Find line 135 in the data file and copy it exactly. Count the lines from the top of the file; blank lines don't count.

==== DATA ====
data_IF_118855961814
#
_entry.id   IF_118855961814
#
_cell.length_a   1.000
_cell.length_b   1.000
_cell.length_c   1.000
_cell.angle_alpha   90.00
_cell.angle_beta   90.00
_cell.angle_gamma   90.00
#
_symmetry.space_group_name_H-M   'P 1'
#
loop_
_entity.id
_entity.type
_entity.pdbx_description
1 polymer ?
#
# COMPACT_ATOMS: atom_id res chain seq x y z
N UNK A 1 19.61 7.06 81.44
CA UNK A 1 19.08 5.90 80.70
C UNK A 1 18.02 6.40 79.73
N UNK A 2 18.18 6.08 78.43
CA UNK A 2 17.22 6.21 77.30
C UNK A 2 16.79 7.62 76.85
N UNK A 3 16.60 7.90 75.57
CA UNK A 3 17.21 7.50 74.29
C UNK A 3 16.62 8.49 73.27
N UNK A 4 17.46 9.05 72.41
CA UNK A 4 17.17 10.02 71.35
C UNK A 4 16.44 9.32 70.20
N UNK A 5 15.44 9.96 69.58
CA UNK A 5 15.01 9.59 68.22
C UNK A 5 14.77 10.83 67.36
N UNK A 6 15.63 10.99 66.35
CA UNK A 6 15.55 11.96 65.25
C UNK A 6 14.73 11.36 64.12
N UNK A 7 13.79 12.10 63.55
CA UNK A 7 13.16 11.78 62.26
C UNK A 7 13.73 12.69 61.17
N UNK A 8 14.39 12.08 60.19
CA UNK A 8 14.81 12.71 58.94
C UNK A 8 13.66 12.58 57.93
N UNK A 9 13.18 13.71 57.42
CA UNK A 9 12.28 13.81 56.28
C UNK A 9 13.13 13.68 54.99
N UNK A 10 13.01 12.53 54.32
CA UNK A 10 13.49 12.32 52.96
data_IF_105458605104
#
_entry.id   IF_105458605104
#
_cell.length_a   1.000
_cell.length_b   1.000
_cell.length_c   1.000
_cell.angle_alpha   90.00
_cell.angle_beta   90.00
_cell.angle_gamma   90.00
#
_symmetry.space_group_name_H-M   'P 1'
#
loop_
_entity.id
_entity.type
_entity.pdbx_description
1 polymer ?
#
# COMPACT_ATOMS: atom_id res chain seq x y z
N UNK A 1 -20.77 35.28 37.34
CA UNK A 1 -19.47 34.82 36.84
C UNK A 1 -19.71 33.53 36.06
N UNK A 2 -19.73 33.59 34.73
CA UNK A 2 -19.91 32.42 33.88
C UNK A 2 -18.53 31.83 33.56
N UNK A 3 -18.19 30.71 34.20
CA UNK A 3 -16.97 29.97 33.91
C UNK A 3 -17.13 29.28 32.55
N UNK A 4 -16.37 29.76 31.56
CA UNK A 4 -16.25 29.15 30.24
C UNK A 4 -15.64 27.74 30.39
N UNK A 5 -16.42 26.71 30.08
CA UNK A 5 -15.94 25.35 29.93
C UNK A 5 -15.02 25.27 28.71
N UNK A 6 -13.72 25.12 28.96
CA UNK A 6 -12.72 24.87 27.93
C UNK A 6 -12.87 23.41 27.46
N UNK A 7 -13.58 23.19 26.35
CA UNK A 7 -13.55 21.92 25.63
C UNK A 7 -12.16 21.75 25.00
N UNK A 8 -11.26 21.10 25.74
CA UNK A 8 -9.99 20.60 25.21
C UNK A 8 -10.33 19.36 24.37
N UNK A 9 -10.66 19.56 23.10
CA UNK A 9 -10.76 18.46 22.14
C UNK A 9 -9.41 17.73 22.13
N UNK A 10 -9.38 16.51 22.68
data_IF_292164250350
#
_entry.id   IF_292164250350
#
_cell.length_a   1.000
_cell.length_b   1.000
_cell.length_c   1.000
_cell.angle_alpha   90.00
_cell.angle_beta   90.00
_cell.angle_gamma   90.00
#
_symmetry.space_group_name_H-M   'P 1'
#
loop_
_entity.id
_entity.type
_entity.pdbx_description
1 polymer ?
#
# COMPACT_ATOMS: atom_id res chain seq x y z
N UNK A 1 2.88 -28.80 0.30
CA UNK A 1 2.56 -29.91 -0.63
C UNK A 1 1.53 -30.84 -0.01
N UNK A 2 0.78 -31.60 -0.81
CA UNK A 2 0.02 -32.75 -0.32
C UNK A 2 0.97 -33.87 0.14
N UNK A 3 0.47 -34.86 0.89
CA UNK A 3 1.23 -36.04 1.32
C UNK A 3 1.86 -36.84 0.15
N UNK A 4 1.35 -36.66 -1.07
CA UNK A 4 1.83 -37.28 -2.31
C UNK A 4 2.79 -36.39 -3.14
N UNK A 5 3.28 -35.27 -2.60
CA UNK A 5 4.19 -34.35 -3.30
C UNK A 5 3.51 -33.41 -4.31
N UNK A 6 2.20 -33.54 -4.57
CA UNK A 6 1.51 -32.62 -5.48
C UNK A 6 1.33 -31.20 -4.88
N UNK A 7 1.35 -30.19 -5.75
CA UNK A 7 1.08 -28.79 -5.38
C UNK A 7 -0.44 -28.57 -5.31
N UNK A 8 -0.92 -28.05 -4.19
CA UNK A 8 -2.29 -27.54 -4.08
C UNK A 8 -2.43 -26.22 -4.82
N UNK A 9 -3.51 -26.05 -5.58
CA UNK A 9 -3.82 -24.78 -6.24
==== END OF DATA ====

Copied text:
C UNK A 6 1.33 -31.20 -4.88